Pilates Small Equipment: What is its Purpose?

You have probably been to a Pilates class of some sort where at least one of these has been used! Small squishy balls, resistance bands, rings and rollers to name but a few!

They have many uses, from adding resistance and strength work to aiding better alignment or helping activate underactive muscles. They can also add an added element of fun to class! Certainly, trying not to roll off the roller always brings in some laughs!

The most famous one from Joseph Pilates is the ring. It is thought he invented the magic ring by using a beer keg with two wooden blocks attached either side. We have come a long way since then! The ring is often misunderstood in that people tend to think they need to really squeeze it. In fact the opposite is usually true – a little goes a long way. It can be a great tool to learn how to activate and stabilise the shoulder girdle but can also be used to get the glutes firing and to feel a deeper connection to the pelvic floor. However, it can be quite cumbersome and can actually get in the way of some of the movements, particularly if used too much.

The small ball has many uses for our Pilates practice, and can often be seen in the rehab work. It can be used for support of the spine when placed under the sacrum, or challenge it when placed higher up. If you pop it behind the spine when doing roll back, it can give a real focus to lumbar flexion, making you work that extra hard to find your c-curve. Placed between the knees, it will make you work your glutes and pelvic floor. Under the foot for scissors or single leg stretch – expect to say hello to your hip flexors.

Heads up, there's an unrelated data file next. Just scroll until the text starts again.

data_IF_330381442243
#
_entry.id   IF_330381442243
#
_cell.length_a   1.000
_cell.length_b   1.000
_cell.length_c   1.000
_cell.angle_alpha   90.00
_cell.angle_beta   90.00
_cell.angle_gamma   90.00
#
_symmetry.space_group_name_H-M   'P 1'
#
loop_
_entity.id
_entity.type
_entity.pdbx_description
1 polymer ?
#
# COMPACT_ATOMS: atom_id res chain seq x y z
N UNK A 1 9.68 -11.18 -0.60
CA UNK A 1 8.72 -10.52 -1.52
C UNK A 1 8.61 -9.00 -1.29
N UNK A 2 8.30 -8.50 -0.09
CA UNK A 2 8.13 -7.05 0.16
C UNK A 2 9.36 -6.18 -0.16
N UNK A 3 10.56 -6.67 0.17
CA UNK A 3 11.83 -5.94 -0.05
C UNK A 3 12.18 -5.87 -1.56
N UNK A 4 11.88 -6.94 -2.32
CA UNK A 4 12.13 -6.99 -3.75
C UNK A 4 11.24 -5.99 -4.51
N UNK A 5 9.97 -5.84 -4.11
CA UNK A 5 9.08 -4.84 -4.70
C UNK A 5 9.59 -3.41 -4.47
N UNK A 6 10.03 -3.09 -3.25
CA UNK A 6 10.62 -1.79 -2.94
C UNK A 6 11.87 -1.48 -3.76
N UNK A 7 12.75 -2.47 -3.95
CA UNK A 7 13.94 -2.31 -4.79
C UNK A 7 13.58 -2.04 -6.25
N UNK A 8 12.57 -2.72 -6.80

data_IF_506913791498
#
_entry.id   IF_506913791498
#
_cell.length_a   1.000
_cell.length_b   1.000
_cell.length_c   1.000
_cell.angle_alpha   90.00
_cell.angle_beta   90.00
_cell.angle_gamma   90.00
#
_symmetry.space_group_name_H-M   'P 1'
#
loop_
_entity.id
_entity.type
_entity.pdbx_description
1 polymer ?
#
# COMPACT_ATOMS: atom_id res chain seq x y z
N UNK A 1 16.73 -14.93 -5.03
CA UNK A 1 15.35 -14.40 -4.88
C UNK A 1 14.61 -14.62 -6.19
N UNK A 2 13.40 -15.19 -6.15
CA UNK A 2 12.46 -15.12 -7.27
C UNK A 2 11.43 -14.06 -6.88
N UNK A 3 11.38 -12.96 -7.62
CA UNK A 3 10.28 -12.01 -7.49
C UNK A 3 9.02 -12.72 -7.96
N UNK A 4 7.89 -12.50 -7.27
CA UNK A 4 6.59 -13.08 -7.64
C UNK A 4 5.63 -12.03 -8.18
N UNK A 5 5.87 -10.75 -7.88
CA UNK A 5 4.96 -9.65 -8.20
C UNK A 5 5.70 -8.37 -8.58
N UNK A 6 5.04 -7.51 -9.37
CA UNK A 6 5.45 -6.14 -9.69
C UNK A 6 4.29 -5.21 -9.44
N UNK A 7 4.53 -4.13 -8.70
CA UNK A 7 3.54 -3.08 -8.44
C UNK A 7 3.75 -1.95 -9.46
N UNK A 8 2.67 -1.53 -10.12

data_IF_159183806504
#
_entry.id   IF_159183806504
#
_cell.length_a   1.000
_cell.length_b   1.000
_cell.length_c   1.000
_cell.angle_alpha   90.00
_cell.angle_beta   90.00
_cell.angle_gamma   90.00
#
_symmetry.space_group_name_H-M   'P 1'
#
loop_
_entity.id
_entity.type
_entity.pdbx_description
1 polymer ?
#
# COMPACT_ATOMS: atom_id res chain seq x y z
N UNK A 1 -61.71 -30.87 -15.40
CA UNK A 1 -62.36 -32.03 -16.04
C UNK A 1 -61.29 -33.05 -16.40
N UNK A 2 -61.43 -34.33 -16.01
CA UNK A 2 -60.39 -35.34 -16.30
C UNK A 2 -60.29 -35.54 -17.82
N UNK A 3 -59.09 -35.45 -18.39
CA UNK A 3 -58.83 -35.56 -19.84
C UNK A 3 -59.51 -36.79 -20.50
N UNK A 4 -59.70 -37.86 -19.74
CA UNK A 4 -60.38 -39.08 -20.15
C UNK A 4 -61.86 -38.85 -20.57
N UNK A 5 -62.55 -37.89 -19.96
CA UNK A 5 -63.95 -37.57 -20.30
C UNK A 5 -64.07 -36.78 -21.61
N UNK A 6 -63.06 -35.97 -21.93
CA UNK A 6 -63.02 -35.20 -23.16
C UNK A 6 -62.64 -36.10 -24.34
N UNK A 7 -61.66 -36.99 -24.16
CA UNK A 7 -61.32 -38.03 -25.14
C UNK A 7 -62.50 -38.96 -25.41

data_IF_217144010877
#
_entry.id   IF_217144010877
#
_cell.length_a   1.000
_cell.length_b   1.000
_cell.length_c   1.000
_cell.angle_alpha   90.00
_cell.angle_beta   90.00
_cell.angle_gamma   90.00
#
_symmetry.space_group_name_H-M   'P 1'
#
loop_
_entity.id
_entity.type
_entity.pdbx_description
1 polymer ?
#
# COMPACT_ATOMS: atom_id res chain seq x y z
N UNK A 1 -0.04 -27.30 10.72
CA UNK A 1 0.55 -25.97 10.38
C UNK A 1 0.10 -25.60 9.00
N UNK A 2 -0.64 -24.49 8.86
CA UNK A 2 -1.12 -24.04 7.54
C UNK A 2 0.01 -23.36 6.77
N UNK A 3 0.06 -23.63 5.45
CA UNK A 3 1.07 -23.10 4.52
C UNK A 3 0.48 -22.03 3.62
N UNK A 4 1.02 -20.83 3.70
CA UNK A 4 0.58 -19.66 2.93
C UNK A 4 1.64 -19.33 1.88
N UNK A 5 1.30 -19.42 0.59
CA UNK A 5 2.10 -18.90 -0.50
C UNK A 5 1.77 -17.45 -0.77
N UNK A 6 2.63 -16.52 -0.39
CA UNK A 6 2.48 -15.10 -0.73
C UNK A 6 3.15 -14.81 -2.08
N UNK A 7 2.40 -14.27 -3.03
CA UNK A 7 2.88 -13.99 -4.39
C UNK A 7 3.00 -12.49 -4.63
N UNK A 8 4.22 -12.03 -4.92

Another common rehab tool is the thera band or resistance band. It was originally designed for use in a rehabilitation setting and made from surgical tubing. Coming in all sorts of colours, strengths and lengths they are almost a staple for exercise and rehabilitation. The bands can be used for precision of movement of the limbs, to add challenge to a movement, by working against resistance or sometimes to support the movement. They can also be used as a nod towards the reformer by mimicking some of the movement from the straps.

The foam roller initially came to light to help with muscle tightness and soreness pre or post exercise. You will often see people lying on them, moving up and down to try and massage and release their muscle. In a Pilates setting it can add assistance by making us work harder, and placed under the spine it can add a real challenge to our balance! Half or D rollers can be used for foot work, either by stretching or working the foot. The roller comes in various size, shapes and textures, from full length, half and ‘d’ shaped, to knobbly and firm.

Then you have the larger Swiss or exercise balls, which again were originally used in a rehabilitation setting. An amazing bit of kit, that takes up loads of space! Often used for pregnant clients, because of its ability to subtly work the core muscles. You have to use them to stay on the ball and not roll off. It also makes you work the smaller, stabilising muscles because it is unstable, so even if you just put your feet on it whilst sitting on a chair, you will be working.

So much choice and variation to be had! The number one thing to remember when using the small equipment, is what does it bring? Is it challenge, stability, balance, or strength? Used correctly they can add so much more to your movements, used incorrectly and they can add tension and take away the focus of the movement.

To learn how to connect properly when using equipment why not join us for our Pilates Equipment class? You can join here.

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